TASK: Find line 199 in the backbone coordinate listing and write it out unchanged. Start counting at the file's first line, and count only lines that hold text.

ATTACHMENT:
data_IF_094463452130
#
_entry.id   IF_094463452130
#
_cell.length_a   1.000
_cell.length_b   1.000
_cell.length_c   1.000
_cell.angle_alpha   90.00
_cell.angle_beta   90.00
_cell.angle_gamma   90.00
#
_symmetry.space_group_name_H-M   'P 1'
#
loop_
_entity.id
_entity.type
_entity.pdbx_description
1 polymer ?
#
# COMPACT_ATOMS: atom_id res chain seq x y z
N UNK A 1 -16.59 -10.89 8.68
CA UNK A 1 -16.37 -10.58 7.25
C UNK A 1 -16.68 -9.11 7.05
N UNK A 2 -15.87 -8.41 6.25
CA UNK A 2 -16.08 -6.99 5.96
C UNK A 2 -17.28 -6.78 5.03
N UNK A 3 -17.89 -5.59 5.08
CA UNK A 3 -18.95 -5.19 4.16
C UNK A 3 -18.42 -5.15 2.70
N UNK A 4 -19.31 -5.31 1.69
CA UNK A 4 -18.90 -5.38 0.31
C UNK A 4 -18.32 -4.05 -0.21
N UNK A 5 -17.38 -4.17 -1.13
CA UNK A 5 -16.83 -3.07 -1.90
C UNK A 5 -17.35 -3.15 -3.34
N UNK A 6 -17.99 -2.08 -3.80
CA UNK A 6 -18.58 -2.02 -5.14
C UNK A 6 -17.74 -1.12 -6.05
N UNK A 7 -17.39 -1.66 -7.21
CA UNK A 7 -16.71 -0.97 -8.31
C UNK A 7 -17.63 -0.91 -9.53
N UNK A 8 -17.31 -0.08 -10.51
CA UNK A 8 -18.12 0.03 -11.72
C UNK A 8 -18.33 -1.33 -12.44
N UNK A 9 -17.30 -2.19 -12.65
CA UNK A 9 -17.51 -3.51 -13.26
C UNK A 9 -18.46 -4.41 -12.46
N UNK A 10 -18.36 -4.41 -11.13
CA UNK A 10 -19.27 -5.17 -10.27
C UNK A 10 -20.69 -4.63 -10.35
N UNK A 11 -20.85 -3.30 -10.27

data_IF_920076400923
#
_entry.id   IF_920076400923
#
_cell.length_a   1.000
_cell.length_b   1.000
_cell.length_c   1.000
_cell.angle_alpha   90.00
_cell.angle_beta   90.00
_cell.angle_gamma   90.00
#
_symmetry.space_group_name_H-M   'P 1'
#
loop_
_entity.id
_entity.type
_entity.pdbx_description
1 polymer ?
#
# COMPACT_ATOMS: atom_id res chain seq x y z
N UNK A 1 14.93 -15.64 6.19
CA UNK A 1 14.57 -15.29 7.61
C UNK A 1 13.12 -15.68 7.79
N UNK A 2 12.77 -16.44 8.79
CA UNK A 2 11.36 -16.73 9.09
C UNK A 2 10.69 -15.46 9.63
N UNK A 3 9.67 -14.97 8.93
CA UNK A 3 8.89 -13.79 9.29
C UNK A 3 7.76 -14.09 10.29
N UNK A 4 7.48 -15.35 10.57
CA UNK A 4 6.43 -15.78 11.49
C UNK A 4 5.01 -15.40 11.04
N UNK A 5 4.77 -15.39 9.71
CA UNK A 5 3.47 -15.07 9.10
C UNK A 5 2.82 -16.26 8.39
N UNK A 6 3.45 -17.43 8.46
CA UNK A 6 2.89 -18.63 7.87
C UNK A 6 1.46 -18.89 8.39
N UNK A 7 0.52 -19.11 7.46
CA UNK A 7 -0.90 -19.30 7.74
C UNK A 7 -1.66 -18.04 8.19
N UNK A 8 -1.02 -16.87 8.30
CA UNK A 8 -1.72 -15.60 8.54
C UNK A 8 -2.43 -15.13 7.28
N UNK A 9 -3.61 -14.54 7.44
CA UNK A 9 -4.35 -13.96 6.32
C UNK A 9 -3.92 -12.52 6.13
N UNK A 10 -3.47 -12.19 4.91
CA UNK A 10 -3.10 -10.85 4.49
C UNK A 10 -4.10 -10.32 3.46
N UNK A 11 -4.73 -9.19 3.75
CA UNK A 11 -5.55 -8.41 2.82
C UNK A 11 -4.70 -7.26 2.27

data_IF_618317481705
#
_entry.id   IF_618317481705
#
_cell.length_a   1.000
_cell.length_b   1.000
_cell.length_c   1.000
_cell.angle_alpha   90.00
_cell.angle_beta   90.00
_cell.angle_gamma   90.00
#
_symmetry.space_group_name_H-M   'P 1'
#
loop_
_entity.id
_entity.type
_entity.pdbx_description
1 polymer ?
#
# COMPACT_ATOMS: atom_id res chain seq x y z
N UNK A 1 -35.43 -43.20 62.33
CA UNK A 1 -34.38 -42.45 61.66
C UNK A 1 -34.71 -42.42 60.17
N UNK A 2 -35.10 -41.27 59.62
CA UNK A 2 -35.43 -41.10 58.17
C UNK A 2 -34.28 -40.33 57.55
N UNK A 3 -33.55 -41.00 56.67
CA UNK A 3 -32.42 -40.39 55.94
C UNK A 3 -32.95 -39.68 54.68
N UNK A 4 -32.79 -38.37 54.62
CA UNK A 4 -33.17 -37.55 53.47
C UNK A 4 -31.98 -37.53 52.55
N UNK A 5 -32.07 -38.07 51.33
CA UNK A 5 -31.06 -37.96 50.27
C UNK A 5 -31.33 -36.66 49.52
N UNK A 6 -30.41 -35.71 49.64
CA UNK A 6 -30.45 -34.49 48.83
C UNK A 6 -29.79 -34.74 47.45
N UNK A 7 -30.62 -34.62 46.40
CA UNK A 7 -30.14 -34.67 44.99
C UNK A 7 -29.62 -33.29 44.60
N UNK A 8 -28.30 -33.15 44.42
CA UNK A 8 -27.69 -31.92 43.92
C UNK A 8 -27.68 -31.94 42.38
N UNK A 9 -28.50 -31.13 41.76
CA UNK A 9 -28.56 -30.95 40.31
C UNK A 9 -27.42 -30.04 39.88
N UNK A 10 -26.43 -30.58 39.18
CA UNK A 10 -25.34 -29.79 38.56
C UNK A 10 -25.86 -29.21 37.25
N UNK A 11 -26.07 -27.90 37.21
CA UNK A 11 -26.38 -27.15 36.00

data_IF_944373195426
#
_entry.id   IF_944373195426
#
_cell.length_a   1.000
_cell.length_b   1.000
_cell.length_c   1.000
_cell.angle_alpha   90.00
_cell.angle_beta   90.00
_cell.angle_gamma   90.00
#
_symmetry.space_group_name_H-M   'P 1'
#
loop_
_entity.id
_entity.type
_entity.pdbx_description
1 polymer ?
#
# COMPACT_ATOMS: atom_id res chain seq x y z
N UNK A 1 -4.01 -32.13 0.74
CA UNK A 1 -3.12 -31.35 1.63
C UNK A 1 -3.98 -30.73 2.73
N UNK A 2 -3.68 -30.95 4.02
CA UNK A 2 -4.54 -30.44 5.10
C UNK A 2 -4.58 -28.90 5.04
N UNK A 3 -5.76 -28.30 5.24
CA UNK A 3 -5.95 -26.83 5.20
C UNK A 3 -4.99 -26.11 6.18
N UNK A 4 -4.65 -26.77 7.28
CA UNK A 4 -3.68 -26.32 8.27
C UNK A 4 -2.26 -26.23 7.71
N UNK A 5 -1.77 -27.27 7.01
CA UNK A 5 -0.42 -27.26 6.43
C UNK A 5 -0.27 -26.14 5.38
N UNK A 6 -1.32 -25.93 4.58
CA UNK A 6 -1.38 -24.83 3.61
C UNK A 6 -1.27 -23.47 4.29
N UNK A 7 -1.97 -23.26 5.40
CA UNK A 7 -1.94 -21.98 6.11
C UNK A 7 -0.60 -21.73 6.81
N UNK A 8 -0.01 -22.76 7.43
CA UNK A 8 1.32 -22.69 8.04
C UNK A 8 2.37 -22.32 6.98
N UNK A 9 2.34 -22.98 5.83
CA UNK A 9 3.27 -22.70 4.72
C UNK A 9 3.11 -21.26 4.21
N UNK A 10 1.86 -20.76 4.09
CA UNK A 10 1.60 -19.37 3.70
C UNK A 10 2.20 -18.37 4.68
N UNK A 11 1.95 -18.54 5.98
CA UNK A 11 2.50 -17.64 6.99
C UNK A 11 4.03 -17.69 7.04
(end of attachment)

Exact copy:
CA UNK A 8 1.32 -22.69 8.04